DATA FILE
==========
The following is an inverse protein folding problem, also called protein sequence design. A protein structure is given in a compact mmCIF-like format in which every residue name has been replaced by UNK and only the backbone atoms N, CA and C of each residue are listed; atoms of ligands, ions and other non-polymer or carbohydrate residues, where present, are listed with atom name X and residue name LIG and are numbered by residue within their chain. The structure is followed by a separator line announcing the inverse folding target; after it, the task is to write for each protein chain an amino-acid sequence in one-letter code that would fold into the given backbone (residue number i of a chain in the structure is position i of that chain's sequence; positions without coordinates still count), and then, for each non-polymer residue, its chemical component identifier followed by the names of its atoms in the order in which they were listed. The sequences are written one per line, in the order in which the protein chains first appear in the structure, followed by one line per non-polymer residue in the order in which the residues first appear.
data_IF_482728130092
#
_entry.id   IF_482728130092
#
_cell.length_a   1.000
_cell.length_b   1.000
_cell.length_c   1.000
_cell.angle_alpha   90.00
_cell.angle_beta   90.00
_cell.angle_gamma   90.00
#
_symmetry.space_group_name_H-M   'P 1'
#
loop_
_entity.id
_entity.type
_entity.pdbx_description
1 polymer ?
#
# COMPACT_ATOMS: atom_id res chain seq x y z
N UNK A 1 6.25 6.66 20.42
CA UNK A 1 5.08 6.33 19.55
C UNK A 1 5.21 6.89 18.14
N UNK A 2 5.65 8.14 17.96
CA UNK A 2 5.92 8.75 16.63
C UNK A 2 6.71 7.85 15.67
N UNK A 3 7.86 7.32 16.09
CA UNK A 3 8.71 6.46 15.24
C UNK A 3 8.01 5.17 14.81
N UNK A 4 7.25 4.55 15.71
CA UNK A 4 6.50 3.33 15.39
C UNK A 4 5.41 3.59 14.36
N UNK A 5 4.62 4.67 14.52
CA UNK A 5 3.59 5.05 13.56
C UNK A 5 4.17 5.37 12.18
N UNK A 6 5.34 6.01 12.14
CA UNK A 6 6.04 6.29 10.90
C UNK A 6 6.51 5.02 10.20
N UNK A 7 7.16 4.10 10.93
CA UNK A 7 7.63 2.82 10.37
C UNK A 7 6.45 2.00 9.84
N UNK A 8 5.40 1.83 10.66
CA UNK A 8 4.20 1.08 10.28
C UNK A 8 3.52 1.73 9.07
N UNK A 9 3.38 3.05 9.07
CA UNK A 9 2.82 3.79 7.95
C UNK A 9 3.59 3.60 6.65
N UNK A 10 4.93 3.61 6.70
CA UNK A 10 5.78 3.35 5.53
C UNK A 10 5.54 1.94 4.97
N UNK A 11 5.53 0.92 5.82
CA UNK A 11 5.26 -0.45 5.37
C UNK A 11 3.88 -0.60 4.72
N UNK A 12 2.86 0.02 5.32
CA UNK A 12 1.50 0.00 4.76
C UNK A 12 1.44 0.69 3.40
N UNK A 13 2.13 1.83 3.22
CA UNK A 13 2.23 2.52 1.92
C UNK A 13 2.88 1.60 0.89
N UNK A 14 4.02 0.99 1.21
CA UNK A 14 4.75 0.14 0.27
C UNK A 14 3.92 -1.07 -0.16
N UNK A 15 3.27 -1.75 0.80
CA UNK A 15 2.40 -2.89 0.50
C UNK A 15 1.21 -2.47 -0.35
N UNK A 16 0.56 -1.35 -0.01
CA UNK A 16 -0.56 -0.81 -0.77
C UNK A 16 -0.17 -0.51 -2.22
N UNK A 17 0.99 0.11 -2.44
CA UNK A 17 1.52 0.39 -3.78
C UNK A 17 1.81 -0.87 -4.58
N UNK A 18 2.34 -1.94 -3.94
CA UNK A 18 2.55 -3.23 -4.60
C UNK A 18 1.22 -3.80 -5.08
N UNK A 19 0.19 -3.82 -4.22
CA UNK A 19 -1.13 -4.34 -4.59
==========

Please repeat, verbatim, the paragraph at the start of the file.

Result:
The following is an inverse protein folding problem, also called protein sequence design. A protein structure is given in a compact mmCIF-like format in which every residue name has been replaced by UNK and only the backbone atoms N, CA and C of each residue are listed; atoms of ligands, ions and other non-polymer or carbohydrate residues, where present, are listed with atom name X and residue name LIG and are numbered by residue within their chain. The structure is followed by a separator line announcing the inverse folding target; after it, the task is to write for each protein chain an amino-acid sequence in one-letter code that would fold into the given backbone (residue number i of a chain in the structure is position i of that chain's sequence; positions without coordinates still count), and then, for each non-polymer residue, its chemical component identifier followed by the names of its atoms in the order in which they were listed. The sequences are written one per line, in the order in which the protein chains first appear in the structure, followed by one line per non-polymer residue in the order in which the residues first appear.